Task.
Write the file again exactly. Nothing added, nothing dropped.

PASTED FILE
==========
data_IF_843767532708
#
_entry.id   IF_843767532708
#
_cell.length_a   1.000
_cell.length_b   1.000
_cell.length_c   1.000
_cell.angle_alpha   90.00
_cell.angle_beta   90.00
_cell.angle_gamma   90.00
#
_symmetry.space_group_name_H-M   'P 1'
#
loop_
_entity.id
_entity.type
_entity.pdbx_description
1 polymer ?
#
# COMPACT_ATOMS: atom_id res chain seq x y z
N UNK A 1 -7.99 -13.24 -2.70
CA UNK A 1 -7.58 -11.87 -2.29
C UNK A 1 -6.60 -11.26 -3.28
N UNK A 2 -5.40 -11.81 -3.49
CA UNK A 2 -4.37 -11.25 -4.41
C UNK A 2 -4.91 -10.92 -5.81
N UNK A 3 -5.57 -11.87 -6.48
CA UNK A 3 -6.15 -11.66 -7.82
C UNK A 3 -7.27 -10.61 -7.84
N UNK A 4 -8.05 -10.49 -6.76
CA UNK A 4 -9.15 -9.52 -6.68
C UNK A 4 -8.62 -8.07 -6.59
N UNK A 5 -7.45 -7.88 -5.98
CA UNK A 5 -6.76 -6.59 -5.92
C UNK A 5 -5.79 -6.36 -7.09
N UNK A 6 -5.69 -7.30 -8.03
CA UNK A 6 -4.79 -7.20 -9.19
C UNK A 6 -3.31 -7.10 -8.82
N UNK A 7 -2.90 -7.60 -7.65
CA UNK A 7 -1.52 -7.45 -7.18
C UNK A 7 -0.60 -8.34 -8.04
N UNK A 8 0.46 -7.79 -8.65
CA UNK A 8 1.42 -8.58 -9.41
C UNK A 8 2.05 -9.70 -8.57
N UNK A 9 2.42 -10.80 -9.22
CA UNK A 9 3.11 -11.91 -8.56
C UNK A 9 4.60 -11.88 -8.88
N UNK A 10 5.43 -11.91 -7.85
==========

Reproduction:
data_IF_843767532708
#
_entry.id   IF_843767532708
#
_cell.length_a   1.000
_cell.length_b   1.000
_cell.length_c   1.000
_cell.angle_alpha   90.00
_cell.angle_beta   90.00
_cell.angle_gamma   90.00
#
_symmetry.space_group_name_H-M   'P 1'
#
loop_
_entity.id
_entity.type
_entity.pdbx_description
1 polymer ?
#
# COMPACT_ATOMS: atom_id res chain seq x y z
N UNK A 1 -7.99 -13.24 -2.70
CA UNK A 1 -7.58 -11.87 -2.29
C UNK A 1 -6.60 -11.26 -3.28
N UNK A 2 -5.40 -11.81 -3.49
CA UNK A 2 -4.37 -11.25 -4.41
C UNK A 2 -4.91 -10.92 -5.81
N UNK A 3 -5.57 -11.87 -6.48
CA UNK A 3 -6.15 -11.66 -7.82
C UNK A 3 -7.27 -10.61 -7.84
N UNK A 4 -8.05 -10.49 -6.76
CA UNK A 4 -9.15 -9.52 -6.68
C UNK A 4 -8.62 -8.07 -6.59
N UNK A 5 -7.45 -7.88 -5.98
CA UNK A 5 -6.76 -6.59 -5.92
C UNK A 5 -5.79 -6.36 -7.09
N UNK A 6 -5.69 -7.30 -8.03
CA UNK A 6 -4.79 -7.20 -9.19
C UNK A 6 -3.31 -7.10 -8.82
N UNK A 7 -2.90 -7.60 -7.65
CA UNK A 7 -1.52 -7.45 -7.18
C UNK A 7 -0.60 -8.34 -8.04
N UNK A 8 0.46 -7.79 -8.65
CA UNK A 8 1.42 -8.58 -9.41
C UNK A 8 2.05 -9.70 -8.57
N UNK A 9 2.42 -10.80 -9.22
CA UNK A 9 3.11 -11.91 -8.56
C UNK A 9 4.60 -11.88 -8.88
N UNK A 10 5.43 -11.91 -7.85